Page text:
Prior to World War I, Poland was a memory, and its territory was divided among the empires of Germany, Russia and Austro-Hungary; these powers along with France and Great Britain were wrestling for dominance of the continent, as illustrated in this serio-comic map. The Germans dominated the resource-rich lands of Silesia and controlled the industrial centers of Posen and Breslau. Germany also controlled the port city of Danzig, known today as Gdansk, which was an important commercial center on the Baltic Sea. Russia exercised jurisdiction over Warsaw and the eastern regions of historic Poland. Austro-Hungary occupied Galicia. The area contained the culturally important city of Lviv (Lemberg) and mines and oil fields found along the Carpathian Mountains. A 1912 Rand McNally map illustrates Europe without Poland.

The start of World War I reignited Polish dreams of self-determination. Two years later, in 1916, the Polish cartographer, Eugeniusz Romer (1871-1954), illustrated the rise and fall of his country in this map, pictured left, titled “History.” The map was part of his atlas known as the “Geographical and Statistical Atlas of Poland” that later helped shape Poland’s independence in the Paris peace negotiations of 1919.

Romer produced his atlas in secret, as the authorities of Austro-Hungary, where he lived, reacted harshly to anything that might foment political unrest. Romer combed the archives of the Austrian government, researching census data and economic reports, which he used to craft 32 map plates replete with tables and textual accompaniment in Polish, French and German. His highly detailed depictions included geography, geology, climate, flora, history, political administration, population, ethnography, religious groups, education, land ownership, farming, natural resources and communication networks. The atlas was hailed as a masterpiece.

The Germans and Austrians responded swiftly to stamp out this cartographic declaration of independence, and the publication was banned. Romer was forced into hiding to avoid arrest and prosecution. However, copies of the atlas were smuggled to the United Kingdom and the United States, where it reached policymakers. Upon the American entrance into the war in 1917, President Woodrow Wilson articulated the idea of a free Poland among the goals outlined in his Fourteen Points.

The defeat of Germany and Austro-Hungary, and the collapse of imperial Russia, ended the main barriers to Poland’s independence. Poland’s Prime Minister, the celebrated American concert pianist Ignacy Paderewski, along with Romer and other negotiating team members, believed their territory should stretch as far east as Lithuania and should subsume German-held territory in the west and along the Baltic Sea. To the exasperation of the Americans, British and French, the Poles made seemingly conflicting arguments for territory. In the cases of Silesia and the Baltic coast, they argued that the areas had a majority of Polish speakers and therefore should be Polish. Whereas, in the east, in the case of Galicia and modern-day Lithuania, the argued that historic Polish cultural institutions, such as universities and churches, proved that the land should belong to Poland despite Poles being the minority population.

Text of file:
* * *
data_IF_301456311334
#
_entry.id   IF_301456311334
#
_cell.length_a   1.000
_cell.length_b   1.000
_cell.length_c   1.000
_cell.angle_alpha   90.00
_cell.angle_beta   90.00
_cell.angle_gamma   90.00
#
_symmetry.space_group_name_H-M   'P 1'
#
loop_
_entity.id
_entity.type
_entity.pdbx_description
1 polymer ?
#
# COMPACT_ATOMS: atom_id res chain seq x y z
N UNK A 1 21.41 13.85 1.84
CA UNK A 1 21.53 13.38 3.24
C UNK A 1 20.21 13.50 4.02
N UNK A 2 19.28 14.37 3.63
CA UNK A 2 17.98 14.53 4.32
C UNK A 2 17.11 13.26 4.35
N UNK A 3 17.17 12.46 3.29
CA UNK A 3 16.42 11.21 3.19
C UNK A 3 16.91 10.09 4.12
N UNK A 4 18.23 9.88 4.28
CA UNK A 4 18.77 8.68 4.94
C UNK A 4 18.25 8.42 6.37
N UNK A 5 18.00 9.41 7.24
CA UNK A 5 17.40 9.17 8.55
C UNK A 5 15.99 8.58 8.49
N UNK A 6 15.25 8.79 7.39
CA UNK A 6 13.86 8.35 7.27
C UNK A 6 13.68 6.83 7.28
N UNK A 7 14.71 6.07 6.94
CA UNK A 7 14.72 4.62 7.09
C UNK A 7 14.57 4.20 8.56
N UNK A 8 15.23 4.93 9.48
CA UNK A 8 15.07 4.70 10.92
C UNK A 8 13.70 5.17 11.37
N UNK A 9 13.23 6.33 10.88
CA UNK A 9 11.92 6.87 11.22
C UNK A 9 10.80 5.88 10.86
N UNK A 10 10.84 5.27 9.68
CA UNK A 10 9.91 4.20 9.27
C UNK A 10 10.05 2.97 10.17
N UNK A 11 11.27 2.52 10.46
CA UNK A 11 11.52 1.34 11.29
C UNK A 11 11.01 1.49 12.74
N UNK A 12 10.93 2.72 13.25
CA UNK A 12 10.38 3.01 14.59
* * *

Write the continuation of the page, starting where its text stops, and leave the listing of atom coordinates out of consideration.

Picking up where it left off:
President Wilson and his team were often sympathetic to the Poles; however, Wilson wanted a “scientific” solution and directed his team to draw borders based on the dominant language of the people in a given area, such as in this map found in the Woodrow Wilson papers. Great Britain, on the other hand, was deeply concerned about this approach. They feared Poland would appropriate too much of Germany’s important natural resources and industry in the east. Britain wanted Germany left in a position to pay restitution for the war and to avoid a communist uprising, like the one in Russia.
The solution was a compromise that was despised by the Poles and the Germans. The port of Danzig, with its majority German population, was placed under the administration of the League of Nations and placed into a binding customs union with Poland. The port was situated in a narrow strip of Polish territory known as the Polish Corridor. The land was dangerously sandwiched between Germany proper in the west and German East Prussia. Romer illustrated the problem in his map “Administration” (1921), pictured right. Angry about the diplomatic settlement in the west, Poland decided to use military force to achieve its goals in the east. It mobilized an army and appropriated land that included the city of Vilnius and oil fields in eastern Galicia.

In 1919, the Second Polish Republic was born. The country, however, lacked the population and industrial might of its foreboding German and Russian neighbors. It was forced to count on Great Britain and France to provide military assistance. When the hour of need arrived, however, Poland was largely left to fight alone. In 1939, the Nazis overran Poland in weeks, showing the world a new form of warfare called blitzkrieg (“lightning war”). The Nazi’s occupation lasted until 1944 when the Soviet army drove them back into Germany. The Soviets stayed in Poland until 1989. Today, Poland is a free republic and member of the NATO alliance. Its current borders are illustrated in this Central Intelligence Agency map.